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Tag Archives: Germany

The terrible price of austerity

In August 2014, I wrote this post arguing that harsh austerity during the Depression caused Hitler's rise to power. At the time, my argument seemed controversial, at least in Germany. There, it is not the austerity of 1930-32 that is blamed, but the debt-driven hyperinflation of a decade earlier. Germans remain terrified of both inflation and debt to this day.I am certainly not the only person to identify a causative link between austerity and Hitler. Here is Paul Krugman slapping down...

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Bill Mitchell — Germany – a most dangerous and ridiculous nation

Germany’s domination of the EMU is clear both in political and economic terms. The current political impasse within Germany will not change that. Once resolved the on-going government will continue in the same vein – running excessive fiscal surpluses and huge external surpluses. It can sustain those positions because it dominates European policy and can force the adjustment to these overall ‘unsustainable’ positions onto both its own citizens (lowering their material living standards),...

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Edward Harrison — Germany’s coalition talks are sowing the seeds of the euro’s breakup

For years now within Germany’s policy circles, there have been many who have pushed for an ‘expulsion’ or ‘voluntary exit’ mechanism for the Eurozone. I am now hearing this position advocated by FDP head Christian Lindner, a potential finance minister in the new German governing coalition. I believe this affects Italy the most and sets up an existential crisis down the line for the EU.... The upshot here is two-fold. First, in a crisis situation, a politically independent hardline German...

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IMF Provides Cover for Europe’s Dysfunctional Currency Union

The Council on Foreign Relations’ Brad W. Setser has produced a couple of interesting blogposts on Germany’s fiscal policies of late. The first one, titled “Germany Cannot Quit Fiscal Consolidation,” was published at the end of August. On September 18th, the second one appeared, titled “The Global Cost of the Eurozone’s 2012 Fiscal Coordination Failure.” The latter is more limited in scope and draws heavily on a recent report by the Banque de France. Setser elaborates on the rather...

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Dalia Marin — The China shock: Why Germany thrived while the US struggled

Previous research has shown that China's entry into the WTO in 2001 has had a profound impact on jobs and wages of low-skilled workers in the US in sectors exposed to Chinese imports. The same is not true for Germany. This column argues this is because the import-side trade adjustment to low-cost competition had already happened before the rise of China, because the rise of Eastern Europe offered new export opportunities for German firms, and because China’s love for product quality found a...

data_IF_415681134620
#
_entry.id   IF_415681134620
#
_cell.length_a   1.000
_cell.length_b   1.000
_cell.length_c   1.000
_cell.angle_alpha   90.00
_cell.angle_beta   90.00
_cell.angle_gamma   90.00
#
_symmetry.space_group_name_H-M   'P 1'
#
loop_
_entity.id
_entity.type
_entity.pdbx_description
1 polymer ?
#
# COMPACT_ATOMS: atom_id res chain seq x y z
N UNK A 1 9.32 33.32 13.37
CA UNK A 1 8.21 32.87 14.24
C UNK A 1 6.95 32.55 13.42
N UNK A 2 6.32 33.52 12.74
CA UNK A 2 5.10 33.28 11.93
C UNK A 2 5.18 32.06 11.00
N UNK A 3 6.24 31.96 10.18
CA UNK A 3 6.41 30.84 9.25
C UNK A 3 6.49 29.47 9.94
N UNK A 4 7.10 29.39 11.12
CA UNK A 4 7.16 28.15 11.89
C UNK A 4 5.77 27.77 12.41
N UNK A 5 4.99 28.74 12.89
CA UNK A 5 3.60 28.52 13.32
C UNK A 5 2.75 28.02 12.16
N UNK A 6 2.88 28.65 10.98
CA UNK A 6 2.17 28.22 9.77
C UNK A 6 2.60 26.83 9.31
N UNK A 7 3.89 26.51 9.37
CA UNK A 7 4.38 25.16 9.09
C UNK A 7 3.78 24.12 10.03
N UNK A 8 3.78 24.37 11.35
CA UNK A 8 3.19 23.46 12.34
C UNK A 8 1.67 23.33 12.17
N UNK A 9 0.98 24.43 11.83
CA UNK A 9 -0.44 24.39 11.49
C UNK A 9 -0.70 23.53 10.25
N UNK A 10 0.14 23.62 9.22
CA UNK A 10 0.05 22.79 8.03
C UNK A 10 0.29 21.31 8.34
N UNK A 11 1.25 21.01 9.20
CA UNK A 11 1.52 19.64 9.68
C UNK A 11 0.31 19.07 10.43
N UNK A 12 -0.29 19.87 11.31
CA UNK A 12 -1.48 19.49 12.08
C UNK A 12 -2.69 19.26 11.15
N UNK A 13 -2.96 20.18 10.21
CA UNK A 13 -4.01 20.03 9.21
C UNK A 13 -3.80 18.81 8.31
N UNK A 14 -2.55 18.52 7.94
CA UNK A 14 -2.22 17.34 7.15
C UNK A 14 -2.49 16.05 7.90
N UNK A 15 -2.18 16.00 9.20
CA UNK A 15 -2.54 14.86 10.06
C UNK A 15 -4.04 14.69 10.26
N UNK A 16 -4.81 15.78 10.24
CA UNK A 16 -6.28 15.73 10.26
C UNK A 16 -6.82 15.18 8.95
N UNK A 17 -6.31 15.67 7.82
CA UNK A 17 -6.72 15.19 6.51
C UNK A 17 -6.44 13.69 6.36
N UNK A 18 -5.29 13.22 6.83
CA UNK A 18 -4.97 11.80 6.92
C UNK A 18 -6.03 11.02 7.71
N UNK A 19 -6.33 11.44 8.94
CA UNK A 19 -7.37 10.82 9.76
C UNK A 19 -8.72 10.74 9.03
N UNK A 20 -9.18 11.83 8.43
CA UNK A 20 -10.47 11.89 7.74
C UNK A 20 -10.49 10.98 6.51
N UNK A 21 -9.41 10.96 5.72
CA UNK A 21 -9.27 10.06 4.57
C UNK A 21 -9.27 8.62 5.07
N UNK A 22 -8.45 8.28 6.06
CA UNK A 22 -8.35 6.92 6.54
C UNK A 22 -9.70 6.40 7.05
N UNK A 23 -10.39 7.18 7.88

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Charles and Louis-Vincent Gave — Gavekal On The Coming Clash Of Empires: Russia’s Role As A Global Game-Changer

This is an interesting analysis from the POV of globalization, the global economy, geopolitics, geostrategy and political economy.  I am not endorsing the analysis itself, although it is plausible and makes many good points such as the geopolitical conflict between sea-power or thalassocracy, and land-power or tellurocracy.  While the specifics are interesting, the method of analysis is much more significant. The chief reason I am posting it is to show how developing an entire...

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The “German Problem” Is Not a Problem for Anyone to Worry About. Or Is It?

It took a very long time. Too long. But just in time for the recent G20 meeting in Hamburg on July 7-8, The Economist’s cover page story featured Germany’s persistent current account surpluses as the world community’ new “German problem”; supposedly an issue of foremost interest to the G20. In fact, Germany has run up current account surpluses exceeding 4 percent of GDP in each and every year since 2004. For the last couple of years Germany’s surpluses even exceeded 8 percent of GDP....

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Why Macron Should Not (and Cannot) Follow the German Model

Jörg Bibow | June 2, 2017 The Economist‘s analysis of Germany’s job market miracle of the past ten years offered in “What the German economic model can teach Emmanuel Macron” is more balanced than the usual accounts one hears in Germany itself. Germans are in love with the idea that structural reform of their labor market and persistent budgetary austerity were solely responsible for the German economy’s superior performance...

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